For the odd square, since ?, ?, and ? are in arithmetic progression, their sum is equal to the product of the square's order and the middle term, i.e. ? + ? + ? = 3 ?. Thus, the diagonal sums will be equal if we have ?s in the main diagonal and ?, ?, ? in the skew diagonal. Similarly, for the Latin square. The resulting Greek and Latin squares and their combination will be as below. Note that the Latin square is just a rotation of the Greek square with the corresponding letters interchanged. Substituting the values of the Greek and Latin letters will give the 3×3 magic square.




For the odd squares, this method explains why the Siamese method (method of De la Loubere) and its variants work. This basic method can be used to construct odd ordered magic squares of higher orders. To summarise:
A peculiarity of the construction method given above for the odd magic squares is that the middle number (n^{2} + 1)/2 will always appear at the center cell of the magic square. Since there are (n  1)! ways to arrange the skew diagonal terms, we can obtain (n  1)! Greek squares this way; same with the Latin squares. Also, since each Greek square can be paired with (n  1)! Latin squares, and since for each of Greek square the middle term may be arbitrarily placed in the main diagonal or the skew diagonal (and correspondingly along the skew diagonal or the main diagonal for the Latin squares), we can construct a total of 2 × (n  1)! × (n  1)! magic squares using this method. For n = 3, 5, and 7, this will give 8, 1152, and 1,036,800 different magic squares, respectively. Dividing by 8 to neglect equivalent squares due to rotation and reflections, we obtain 1, 144, and 129,600 essentially different magic squares, respectively.
As another example, the construction of 5×5 magic square is given. Numbers are directly written in place of alphabets. The numbered squares are referred to as primary square or root square if they are filled with primary numbers or root numbers, respectively. The numbers are placed about the skew diagonal in the root square such that the middle column of the resulting root square has 0, 5, 10, 15, 20 (from bottom to top). The primary square is obtained by rotating the root square counterclockwise by 90 degrees, and replacing the numbers. The resulting square is an associative magic square, in which every pair of numbers symmetrically opposite to the center sum up to the same value, 26. For e.g., 16+10, 3+23, 6+20, etc. In the finished square, 1 is placed at center cell of bottom row, and successive numbers are placed via elongated knight's move (two cells right, two cells down). When a collision occurs, the break move is to move one cell up. Also note that all the odd numbers occur inside the central diamond formed by 1, 5, 25 and 21, while the even numbers are placed at the corners. We have recreated the so called lozenge method.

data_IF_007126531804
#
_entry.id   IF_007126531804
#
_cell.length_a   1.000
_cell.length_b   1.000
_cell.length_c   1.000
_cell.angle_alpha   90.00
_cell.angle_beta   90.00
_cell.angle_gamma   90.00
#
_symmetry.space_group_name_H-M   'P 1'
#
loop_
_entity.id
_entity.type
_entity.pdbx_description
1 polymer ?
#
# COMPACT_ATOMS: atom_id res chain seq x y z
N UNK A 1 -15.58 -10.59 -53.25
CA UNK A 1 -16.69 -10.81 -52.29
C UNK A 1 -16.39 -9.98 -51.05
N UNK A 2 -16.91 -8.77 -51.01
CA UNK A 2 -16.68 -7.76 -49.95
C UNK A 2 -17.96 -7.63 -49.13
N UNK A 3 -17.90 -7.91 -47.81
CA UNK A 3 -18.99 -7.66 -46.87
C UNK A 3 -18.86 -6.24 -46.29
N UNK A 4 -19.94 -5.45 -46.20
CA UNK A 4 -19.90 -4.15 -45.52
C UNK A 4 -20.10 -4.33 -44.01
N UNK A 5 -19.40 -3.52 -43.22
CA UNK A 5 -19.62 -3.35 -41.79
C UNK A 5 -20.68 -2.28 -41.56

A variation of the above example, where the skew diagonal sequence is taken in different order, is given below. The resulting magic square is the famous Agrippa's Mars magic square. It is an associative magic square and is the same as that produced by Moschopoulos's method. Here the resulting square starts with 1 placed in the cell which is to the right of the centre cell, and proceeds as De la Loubere's method, with downwardsright move. When a collision occurs, the break move is to shift two cells to the right.




In the previous examples, for the Greek square, the second row can be obtained from the first row by circularly shifting it to the right by one cell. Similarly, the third row is a circularly shifted version of the second row by one cell to the right; and so on. Likewise, the rows of the Latin square is circularly shifted to the left by one cell. Note that the row shifts for the Greek and Latin squares are in mutually opposite direction. It is possible to circularly shift the rows by more than one cell to create the Greek and Latin square.